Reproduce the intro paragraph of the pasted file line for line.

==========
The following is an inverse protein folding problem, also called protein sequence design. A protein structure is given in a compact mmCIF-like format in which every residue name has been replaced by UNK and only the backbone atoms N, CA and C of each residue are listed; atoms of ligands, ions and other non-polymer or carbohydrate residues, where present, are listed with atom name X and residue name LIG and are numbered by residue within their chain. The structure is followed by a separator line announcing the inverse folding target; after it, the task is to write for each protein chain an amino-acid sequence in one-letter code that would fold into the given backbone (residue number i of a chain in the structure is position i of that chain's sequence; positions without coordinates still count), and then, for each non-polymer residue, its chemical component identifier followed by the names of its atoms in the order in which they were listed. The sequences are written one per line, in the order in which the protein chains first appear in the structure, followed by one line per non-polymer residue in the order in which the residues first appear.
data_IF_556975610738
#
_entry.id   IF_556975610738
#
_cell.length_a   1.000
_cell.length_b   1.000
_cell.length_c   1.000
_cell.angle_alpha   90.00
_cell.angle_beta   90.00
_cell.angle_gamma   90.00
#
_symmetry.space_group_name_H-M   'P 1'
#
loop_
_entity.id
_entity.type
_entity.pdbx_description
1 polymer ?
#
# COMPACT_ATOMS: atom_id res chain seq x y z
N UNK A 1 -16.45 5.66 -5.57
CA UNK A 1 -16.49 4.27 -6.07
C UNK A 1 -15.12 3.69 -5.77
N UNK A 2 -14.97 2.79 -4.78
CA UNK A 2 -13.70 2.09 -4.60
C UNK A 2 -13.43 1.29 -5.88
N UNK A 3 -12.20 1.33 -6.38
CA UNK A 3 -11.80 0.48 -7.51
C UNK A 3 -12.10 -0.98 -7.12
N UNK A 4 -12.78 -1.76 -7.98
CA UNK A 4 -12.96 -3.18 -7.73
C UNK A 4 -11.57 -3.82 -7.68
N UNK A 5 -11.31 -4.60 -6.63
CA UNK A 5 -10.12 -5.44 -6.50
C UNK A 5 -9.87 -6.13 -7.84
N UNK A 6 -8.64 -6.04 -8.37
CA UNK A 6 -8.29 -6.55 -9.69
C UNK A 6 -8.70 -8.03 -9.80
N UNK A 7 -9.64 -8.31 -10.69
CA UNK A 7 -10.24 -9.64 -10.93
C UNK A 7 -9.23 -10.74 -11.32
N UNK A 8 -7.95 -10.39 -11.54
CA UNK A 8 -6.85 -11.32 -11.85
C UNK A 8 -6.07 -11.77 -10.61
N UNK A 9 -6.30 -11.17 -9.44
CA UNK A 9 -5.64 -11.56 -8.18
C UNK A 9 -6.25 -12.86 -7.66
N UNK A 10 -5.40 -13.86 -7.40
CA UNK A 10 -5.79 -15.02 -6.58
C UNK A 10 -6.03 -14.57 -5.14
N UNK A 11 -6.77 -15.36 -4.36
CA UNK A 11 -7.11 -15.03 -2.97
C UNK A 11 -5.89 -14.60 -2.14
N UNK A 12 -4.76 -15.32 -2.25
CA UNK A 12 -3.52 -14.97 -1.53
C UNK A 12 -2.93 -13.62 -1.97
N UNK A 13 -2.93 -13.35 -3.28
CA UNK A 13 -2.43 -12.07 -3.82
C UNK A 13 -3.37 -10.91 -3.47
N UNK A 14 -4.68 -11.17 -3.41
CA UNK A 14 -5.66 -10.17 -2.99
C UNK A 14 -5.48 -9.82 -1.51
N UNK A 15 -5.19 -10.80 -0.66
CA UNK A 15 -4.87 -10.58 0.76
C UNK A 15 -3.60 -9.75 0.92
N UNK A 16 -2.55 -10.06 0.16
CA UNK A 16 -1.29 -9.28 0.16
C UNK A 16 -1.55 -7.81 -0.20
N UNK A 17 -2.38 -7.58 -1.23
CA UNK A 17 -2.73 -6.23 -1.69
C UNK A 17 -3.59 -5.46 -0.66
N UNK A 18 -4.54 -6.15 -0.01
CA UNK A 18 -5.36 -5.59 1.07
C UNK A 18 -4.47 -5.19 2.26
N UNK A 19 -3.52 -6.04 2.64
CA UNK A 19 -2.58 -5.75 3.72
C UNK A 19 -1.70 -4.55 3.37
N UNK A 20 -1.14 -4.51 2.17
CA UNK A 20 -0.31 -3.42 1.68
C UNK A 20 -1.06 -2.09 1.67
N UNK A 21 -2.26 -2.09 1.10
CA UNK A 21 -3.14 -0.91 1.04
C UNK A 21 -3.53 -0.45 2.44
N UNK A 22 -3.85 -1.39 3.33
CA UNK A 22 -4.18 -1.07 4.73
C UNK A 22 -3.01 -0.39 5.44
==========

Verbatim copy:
The following is an inverse protein folding problem, also called protein sequence design. A protein structure is given in a compact mmCIF-like format in which every residue name has been replaced by UNK and only the backbone atoms N, CA and C of each residue are listed; atoms of ligands, ions and other non-polymer or carbohydrate residues, where present, are listed with atom name X and residue name LIG and are numbered by residue within their chain. The structure is followed by a separator line announcing the inverse folding target; after it, the task is to write for each protein chain an amino-acid sequence in one-letter code that would fold into the given backbone (residue number i of a chain in the structure is position i of that chain's sequence; positions without coordinates still count), and then, for each non-polymer residue, its chemical component identifier followed by the names of its atoms in the order in which they were listed. The sequences are written one per line, in the order in which the protein chains first appear in the structure, followed by one line per non-polymer residue in the order in which the residues first appear.